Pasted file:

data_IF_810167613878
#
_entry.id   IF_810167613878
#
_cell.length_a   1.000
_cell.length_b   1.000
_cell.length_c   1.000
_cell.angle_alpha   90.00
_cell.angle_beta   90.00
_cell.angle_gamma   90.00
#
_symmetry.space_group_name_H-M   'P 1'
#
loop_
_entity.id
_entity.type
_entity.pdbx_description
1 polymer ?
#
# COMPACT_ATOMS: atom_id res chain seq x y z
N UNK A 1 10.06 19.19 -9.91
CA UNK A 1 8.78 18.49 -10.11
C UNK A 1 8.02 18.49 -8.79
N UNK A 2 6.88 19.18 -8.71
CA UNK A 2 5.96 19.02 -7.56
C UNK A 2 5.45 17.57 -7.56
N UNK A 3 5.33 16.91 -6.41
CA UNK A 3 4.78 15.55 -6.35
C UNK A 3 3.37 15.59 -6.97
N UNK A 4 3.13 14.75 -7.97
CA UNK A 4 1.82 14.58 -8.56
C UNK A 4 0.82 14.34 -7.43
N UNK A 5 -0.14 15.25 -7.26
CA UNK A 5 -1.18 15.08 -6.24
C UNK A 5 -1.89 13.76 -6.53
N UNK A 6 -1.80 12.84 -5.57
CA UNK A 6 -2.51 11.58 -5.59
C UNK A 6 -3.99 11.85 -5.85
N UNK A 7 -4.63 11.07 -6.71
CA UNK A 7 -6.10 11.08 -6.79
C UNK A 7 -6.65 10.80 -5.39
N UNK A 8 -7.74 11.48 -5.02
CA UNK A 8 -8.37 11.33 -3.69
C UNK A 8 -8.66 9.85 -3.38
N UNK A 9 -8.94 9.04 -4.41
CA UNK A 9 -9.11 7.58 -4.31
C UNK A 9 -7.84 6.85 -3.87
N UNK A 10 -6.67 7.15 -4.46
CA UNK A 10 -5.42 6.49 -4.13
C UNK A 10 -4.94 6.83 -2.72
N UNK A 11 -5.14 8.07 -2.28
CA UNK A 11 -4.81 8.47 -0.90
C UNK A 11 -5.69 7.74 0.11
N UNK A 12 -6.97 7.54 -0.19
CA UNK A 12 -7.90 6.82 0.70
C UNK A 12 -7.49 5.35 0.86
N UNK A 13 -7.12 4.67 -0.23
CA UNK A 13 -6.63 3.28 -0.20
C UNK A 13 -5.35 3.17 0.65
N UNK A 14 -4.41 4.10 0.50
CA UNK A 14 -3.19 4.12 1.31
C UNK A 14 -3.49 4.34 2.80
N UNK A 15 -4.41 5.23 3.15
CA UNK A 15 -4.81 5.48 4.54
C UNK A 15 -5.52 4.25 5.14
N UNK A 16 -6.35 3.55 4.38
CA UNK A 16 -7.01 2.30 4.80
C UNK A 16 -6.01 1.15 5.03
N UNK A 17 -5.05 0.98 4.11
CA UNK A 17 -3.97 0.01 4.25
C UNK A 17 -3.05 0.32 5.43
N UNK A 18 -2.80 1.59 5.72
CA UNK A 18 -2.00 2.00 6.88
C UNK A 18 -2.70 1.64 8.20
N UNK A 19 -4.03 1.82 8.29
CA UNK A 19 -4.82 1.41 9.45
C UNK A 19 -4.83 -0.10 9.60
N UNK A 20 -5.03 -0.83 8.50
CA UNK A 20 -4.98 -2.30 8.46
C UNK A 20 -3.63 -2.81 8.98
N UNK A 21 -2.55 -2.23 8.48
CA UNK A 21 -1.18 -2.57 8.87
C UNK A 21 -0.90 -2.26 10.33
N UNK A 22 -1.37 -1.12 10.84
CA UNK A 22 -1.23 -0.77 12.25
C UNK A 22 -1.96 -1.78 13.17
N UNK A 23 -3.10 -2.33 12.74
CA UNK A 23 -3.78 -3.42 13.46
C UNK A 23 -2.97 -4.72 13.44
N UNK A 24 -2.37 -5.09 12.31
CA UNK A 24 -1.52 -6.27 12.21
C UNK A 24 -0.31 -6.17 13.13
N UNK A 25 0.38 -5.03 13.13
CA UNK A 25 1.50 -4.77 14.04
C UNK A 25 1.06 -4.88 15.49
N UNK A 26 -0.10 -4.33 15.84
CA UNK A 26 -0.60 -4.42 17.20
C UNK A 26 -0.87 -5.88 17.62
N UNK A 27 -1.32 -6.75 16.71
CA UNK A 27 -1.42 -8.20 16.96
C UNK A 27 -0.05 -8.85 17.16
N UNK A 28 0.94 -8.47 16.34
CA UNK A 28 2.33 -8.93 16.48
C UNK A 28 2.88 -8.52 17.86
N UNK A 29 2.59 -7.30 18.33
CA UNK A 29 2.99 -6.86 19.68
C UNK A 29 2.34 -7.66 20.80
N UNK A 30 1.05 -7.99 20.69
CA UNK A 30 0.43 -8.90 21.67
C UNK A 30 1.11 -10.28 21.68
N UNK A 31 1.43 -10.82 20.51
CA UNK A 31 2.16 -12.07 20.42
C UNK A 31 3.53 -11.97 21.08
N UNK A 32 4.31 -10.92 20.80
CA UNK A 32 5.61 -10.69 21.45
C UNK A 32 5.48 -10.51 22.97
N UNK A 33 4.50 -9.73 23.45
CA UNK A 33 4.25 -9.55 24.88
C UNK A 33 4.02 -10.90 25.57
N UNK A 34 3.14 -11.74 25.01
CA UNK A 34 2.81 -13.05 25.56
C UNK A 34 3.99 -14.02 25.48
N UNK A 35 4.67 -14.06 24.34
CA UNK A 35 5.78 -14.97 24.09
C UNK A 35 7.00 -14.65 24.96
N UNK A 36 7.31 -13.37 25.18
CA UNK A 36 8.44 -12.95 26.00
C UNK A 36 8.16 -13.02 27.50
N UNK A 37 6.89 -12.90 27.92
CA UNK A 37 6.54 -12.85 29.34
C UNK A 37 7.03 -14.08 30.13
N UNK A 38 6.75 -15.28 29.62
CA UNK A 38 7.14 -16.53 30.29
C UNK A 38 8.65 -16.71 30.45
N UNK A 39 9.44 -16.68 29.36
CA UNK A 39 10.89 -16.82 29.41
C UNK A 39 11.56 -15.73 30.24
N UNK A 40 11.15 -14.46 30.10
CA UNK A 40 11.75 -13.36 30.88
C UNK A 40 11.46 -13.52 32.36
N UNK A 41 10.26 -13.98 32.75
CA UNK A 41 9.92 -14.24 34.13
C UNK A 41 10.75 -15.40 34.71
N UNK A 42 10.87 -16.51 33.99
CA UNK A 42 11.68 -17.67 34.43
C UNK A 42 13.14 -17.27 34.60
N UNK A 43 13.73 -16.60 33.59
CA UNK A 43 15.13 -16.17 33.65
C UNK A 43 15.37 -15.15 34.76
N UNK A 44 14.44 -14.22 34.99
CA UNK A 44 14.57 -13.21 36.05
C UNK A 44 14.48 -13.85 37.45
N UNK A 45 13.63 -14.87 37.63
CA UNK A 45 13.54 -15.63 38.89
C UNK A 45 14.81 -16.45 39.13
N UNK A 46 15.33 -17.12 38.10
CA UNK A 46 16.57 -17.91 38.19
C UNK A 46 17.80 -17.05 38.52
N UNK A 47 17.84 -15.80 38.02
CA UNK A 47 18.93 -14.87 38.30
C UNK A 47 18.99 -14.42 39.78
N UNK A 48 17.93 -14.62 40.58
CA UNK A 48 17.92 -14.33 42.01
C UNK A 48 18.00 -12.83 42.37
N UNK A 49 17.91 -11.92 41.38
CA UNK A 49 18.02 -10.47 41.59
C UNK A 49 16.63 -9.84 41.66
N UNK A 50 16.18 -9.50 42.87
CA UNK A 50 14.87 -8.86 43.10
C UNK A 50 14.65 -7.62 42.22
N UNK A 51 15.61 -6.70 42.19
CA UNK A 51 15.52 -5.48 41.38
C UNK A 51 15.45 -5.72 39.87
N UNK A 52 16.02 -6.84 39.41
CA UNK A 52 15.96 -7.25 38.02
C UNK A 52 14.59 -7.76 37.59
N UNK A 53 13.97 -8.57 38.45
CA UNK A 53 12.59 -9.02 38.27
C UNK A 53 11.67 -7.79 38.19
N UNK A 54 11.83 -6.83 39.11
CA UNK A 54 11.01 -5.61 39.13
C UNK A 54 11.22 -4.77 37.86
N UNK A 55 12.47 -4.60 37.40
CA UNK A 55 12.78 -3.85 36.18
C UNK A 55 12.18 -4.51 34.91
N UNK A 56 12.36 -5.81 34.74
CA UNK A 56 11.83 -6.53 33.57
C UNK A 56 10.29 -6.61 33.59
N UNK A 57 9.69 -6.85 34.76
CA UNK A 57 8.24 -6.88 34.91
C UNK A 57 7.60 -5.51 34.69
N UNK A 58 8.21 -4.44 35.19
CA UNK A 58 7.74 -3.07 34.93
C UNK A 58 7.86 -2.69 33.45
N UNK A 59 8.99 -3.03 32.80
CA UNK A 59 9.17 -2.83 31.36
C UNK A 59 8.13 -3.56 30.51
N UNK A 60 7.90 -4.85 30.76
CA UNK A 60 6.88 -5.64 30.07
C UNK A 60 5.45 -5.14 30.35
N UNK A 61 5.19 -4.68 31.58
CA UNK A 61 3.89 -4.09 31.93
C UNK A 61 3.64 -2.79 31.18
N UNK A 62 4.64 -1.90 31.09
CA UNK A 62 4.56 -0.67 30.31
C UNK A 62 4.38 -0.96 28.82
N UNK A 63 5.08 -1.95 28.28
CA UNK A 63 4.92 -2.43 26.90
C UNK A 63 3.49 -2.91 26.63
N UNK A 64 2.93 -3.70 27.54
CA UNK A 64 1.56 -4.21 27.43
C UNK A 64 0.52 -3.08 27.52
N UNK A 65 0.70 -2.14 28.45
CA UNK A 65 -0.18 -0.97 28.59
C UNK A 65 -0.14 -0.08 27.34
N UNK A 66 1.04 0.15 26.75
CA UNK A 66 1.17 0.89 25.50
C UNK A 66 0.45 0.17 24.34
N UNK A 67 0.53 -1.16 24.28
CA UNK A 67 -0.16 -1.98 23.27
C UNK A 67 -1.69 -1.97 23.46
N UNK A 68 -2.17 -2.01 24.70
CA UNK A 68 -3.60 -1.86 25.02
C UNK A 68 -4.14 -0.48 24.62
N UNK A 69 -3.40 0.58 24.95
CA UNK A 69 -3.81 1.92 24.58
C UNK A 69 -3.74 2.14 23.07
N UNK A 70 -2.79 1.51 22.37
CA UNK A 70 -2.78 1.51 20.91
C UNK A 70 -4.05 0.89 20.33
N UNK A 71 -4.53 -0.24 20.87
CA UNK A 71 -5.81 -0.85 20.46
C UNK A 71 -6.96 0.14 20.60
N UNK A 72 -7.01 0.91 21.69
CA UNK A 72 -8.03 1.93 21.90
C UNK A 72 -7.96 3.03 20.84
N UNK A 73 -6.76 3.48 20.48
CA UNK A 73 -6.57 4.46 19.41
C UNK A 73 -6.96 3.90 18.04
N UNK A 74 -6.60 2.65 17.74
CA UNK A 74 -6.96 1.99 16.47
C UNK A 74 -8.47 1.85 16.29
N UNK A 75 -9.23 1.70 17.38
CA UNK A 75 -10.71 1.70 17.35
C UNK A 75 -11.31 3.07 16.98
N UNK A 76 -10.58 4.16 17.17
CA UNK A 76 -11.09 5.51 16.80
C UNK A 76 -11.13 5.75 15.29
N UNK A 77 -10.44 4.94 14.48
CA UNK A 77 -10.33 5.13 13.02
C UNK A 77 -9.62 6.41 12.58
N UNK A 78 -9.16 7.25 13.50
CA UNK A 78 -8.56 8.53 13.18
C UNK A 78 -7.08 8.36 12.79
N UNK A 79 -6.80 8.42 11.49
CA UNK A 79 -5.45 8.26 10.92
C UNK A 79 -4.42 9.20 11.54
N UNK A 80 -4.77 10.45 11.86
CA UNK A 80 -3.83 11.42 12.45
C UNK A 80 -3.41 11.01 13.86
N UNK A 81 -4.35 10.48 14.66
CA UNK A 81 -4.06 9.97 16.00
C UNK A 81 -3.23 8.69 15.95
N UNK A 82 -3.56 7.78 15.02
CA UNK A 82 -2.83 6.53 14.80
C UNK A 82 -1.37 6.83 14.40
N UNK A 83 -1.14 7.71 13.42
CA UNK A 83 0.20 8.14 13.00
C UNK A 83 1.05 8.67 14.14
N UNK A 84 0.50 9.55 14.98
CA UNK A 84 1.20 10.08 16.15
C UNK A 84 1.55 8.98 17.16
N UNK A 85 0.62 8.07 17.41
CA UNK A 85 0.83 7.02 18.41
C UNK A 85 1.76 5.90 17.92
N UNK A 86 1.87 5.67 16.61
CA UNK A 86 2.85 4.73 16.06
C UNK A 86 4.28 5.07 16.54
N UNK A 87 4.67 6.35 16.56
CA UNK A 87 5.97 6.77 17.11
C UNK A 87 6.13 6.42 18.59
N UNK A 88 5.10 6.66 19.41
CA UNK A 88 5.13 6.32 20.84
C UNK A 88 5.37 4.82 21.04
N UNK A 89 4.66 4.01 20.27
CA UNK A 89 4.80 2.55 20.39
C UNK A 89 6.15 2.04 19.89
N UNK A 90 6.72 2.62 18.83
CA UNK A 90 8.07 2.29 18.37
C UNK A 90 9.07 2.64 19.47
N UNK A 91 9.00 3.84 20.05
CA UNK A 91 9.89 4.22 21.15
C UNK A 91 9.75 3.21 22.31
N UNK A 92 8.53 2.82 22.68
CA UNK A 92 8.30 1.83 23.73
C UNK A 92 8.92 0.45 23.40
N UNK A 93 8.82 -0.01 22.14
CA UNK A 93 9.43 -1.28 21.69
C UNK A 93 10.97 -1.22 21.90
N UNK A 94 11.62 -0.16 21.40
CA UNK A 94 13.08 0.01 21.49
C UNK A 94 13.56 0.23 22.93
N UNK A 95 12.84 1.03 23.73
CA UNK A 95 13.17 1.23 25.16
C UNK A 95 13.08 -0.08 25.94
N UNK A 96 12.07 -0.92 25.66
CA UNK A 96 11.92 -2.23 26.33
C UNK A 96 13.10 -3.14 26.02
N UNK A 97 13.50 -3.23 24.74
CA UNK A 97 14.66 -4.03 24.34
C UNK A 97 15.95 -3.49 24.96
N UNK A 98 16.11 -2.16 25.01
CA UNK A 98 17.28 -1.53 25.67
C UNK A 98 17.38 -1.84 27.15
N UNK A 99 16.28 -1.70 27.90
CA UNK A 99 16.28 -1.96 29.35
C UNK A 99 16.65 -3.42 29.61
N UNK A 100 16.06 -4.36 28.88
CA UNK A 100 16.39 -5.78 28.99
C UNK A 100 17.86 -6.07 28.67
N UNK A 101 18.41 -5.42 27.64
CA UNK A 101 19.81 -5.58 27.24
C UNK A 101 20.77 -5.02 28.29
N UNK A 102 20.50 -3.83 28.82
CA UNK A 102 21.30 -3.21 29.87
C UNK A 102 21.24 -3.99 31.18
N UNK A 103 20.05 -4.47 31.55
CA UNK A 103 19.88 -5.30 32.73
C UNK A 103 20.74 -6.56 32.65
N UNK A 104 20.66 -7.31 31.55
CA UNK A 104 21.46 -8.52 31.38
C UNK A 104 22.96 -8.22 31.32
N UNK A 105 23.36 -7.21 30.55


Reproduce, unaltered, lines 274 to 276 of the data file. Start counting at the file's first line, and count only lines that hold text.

CA UNK A 85 0.83 7.02 18.41
C UNK A 85 1.76 5.90 17.92
N UNK A 86 1.87 5.67 16.61